Ukraine: a report on life in besieged Kyiv

A mother with her son in a basement in the Ukrainian city of Lviv.
Image Alliance / Associated Press | Kunihiko Miura

To protect herself from Russian attacks, Julia W. Night with her family in a shelter in Kyiv.

We didn’t talk much to each other in the basement. “It was a bit quiet. We were waiting,” Julia tells us over the phone.

During the night, she insulted everyone who “came to us with war”.

Like many Ukrainians, Julia W. Thursday night to the sound of an explosion. “Then I heard a military plane flying over our apartment,” the 42-year-old teacher told us over the phone.

Julia and. With her husband Nikolai, a businessman, and their two sons, ages 12 and 18, in an apartment in the Ukrainian capital, Kyiv.

The city was famous for its many cathedrals and churches with golden domes, and is now a theater of war. Russian President Vladimir Putin and his forces attack Ukraine, including the huge city of Kyiv.

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‘We were so scared’

To protect herself from attacks, Julia and her family went to a school basement around 5 p.m. Thursday, which served as a shelter. Two rooms are about 30 square metres, she said. “We were so scared,” she recalls.

There were about 50 people. Julia reported that adults, children, infants, the very old, and even dogs and cats were taken. There were chairs and a heater that worked.

We didn’t talk much to each other in the basement. “It was kinda quiet. We were waiting,” Julia says. Everyone was staring at their cell phones and looking for information on the internet. The main thing for people was to find official sources. With a lot of fake news circulating, finding the right information was a big deal. It’s hard, nobody sleeps.

Ukrainians in a bunker in Lviv

Ukrainians in a bunker in Lviv
Image Alliance / Associated Press | Kunihiko Miura

Julia and prayed. the army in the basement

An advantage and at the same time a disadvantage was that the sirens could not be heard in the cellar. “So there was no panic,” Julia says. I only noticed something when someone went out to smoke or to stretch their legs.

In the cellar, Julia prayed for the army. “I realized that we were only alive thanks to them,” says the Ukrainian. But she did not only pray: “I have cursed everyone who came to us with war.”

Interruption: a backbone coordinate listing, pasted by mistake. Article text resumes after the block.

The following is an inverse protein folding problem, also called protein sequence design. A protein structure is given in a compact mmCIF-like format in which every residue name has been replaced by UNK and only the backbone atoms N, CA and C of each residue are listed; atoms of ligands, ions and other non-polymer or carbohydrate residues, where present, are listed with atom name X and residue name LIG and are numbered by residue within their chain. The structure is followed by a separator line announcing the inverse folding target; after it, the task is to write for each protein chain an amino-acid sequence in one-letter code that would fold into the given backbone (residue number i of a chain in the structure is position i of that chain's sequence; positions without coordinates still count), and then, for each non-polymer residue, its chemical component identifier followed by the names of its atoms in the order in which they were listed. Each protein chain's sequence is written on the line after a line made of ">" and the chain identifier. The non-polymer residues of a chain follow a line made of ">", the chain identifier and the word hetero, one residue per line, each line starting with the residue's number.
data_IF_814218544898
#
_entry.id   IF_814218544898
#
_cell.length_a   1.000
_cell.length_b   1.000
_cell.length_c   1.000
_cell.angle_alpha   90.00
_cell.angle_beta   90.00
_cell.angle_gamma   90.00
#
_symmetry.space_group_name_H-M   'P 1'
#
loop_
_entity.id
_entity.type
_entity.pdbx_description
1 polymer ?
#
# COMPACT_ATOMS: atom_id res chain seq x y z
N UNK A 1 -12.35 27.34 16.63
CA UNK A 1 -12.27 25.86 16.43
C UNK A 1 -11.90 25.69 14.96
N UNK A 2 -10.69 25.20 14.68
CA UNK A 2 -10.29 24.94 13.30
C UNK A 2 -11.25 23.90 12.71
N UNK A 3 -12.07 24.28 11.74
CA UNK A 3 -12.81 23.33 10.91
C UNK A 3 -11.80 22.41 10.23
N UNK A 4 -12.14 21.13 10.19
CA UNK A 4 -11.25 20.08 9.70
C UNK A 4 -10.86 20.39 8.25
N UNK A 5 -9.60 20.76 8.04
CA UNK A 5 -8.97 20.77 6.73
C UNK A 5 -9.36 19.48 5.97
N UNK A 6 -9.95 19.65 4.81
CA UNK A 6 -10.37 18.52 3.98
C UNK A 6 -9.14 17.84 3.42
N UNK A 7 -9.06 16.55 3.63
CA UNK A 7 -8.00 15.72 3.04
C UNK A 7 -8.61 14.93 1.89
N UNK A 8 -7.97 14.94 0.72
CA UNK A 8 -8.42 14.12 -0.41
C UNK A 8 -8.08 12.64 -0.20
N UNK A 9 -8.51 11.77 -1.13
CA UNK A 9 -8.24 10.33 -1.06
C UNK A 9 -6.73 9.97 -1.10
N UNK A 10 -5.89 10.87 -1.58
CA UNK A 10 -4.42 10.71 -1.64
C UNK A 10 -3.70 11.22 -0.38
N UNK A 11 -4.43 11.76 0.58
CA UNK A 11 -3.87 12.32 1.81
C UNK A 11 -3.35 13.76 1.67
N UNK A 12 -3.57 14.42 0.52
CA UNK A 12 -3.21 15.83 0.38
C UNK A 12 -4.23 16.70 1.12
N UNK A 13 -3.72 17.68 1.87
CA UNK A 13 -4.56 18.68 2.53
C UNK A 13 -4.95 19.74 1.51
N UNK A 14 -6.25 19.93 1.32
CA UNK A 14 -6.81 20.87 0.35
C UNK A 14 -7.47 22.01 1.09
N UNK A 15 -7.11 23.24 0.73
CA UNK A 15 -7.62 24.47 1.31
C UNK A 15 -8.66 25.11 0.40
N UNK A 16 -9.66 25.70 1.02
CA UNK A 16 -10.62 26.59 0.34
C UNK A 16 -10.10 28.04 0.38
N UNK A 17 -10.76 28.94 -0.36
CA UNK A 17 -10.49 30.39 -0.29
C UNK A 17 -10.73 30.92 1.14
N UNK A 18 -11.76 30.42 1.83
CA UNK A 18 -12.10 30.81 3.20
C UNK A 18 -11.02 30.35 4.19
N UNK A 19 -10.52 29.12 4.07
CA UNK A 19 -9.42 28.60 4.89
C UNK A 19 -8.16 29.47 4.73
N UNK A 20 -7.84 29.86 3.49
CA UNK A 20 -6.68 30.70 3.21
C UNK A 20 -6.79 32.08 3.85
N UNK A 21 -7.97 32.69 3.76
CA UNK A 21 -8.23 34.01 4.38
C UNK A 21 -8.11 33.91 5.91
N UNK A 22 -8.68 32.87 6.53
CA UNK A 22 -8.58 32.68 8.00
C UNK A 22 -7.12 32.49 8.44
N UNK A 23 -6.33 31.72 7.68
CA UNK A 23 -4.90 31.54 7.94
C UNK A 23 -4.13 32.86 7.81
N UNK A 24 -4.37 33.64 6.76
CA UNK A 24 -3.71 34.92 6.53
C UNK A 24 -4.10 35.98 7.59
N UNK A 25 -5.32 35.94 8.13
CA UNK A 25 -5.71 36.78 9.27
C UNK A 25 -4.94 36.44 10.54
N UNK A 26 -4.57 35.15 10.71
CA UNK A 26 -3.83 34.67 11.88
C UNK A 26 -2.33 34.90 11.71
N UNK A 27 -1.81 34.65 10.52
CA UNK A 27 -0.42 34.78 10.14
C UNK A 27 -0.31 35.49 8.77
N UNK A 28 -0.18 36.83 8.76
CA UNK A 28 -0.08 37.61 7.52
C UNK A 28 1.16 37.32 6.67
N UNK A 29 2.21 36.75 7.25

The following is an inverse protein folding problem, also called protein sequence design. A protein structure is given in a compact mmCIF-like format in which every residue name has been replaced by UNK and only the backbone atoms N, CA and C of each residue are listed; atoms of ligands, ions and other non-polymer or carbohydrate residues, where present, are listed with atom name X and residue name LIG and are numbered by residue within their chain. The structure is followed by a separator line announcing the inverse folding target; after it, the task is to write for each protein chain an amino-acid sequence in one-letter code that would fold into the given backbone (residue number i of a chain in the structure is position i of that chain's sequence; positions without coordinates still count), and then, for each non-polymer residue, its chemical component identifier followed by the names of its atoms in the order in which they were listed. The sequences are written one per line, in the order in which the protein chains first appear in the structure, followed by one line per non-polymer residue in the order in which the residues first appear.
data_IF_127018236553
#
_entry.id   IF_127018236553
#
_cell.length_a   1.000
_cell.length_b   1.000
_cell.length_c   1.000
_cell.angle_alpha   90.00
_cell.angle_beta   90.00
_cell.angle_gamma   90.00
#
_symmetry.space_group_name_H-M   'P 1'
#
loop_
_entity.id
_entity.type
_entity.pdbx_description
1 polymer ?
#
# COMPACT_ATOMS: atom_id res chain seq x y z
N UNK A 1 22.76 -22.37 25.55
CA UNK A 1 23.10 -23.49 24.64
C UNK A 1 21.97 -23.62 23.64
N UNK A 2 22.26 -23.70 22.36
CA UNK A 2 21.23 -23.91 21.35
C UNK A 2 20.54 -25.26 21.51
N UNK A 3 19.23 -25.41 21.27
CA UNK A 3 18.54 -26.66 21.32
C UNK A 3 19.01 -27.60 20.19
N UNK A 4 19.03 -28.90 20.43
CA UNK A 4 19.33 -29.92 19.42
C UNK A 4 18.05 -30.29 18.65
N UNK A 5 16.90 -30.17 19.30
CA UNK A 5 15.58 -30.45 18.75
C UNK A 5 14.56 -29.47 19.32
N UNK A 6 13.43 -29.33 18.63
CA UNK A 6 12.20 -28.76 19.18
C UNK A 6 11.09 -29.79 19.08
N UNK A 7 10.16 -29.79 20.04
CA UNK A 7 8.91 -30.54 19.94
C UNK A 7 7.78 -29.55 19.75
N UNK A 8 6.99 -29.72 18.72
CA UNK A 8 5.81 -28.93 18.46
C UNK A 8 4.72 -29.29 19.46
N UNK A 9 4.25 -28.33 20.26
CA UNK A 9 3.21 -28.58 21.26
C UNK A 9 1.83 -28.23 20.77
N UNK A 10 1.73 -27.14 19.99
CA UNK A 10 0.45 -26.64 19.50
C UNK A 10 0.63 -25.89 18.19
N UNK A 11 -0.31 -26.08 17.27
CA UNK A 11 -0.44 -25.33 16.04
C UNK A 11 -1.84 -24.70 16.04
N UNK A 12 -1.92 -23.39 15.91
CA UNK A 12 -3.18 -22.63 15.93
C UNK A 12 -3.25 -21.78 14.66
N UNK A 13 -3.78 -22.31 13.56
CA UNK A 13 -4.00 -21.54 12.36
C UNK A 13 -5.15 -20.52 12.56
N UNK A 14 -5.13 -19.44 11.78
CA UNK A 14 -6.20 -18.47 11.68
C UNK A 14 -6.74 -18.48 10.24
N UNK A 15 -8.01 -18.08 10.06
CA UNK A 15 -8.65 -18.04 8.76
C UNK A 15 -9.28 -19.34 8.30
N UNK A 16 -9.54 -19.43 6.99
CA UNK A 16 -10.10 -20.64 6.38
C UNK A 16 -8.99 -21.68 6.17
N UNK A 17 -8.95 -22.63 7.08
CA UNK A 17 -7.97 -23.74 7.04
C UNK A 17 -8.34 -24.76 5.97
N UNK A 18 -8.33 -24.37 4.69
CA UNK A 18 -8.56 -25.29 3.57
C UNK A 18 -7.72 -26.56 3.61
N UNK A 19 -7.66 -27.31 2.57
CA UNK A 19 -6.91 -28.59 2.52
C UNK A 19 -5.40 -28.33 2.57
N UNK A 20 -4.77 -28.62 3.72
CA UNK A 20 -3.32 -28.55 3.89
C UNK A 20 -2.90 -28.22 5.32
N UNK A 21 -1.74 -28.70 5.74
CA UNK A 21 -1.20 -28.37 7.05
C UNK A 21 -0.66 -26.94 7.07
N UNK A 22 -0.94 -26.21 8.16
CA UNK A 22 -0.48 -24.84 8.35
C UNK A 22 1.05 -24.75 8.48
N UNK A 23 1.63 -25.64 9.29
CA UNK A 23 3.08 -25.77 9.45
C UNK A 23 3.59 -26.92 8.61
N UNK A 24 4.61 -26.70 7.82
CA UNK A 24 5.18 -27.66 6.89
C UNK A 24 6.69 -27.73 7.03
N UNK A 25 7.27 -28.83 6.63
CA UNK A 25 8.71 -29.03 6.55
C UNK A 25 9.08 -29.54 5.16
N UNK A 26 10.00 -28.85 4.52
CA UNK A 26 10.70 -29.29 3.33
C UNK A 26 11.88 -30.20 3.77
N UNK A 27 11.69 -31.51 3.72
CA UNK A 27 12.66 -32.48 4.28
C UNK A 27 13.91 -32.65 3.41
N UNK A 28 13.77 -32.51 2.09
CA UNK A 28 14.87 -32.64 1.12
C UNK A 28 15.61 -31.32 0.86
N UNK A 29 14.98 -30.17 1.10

At four in the morning, they left the bunker and went home again.

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“In the morning, we saw very long queues at ATMs, pharmacies, supermarkets, and gas stations,” she says. When Julia was in the supermarket, there were not all the products, but the shelves were not completely empty either. “We can buy something. There was pasta, porridge and bread.”

She says there is a lot of work going on in hospitals. You constantly hear emergency vehicles driving down the streets. “There is a big call here to donate blood because there are so many wounded,” Julia says. “Blood type does not matter. You need as much blood as possible.”

“We are all ready to defend our country”

I heard that Russian tanks were heading towards Kyiv. We don’t know where to go so we don’t get shot. “All of Ukraine is under attack,” says Julia. She suspects that the danger of a Kyiv bombing is approaching. However, many residents remain behind to protect the city. Julia and her family will also be residing in Kyiv for the time being.

“We are all ready to defend our country,” Julia says. “Not only men, but women as well.” Thursday morning, they felt “depressed and shocked.” But now everyone is thinking about how to protect your children and take them out, says the mother of two.

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“My youngest son is afraid that his brother and father will step forward.”

Due to the state of emergency, male Ukrainian citizens between the ages of 18 and 60 are not allowed to leave the country. Her husband, Nikolai, and their 18-year-old son are affected by the rule.

“We don’t know what’s going on. My 12-year-old is very tired and scared.” Despite his young age, he understands well what’s going on, says Julia. Like everyone else, he’s been reading the news all night. “My youngest son is afraid that his brother and father are going to the front. He is very worried that our family will break.”

The family is currently in their apartment together, Julia tells us over the phone. They don’t know what will happen next. “We don’t even know what’s going to happen in 15 minutes,” Julia says. They kept hearing the explosions.

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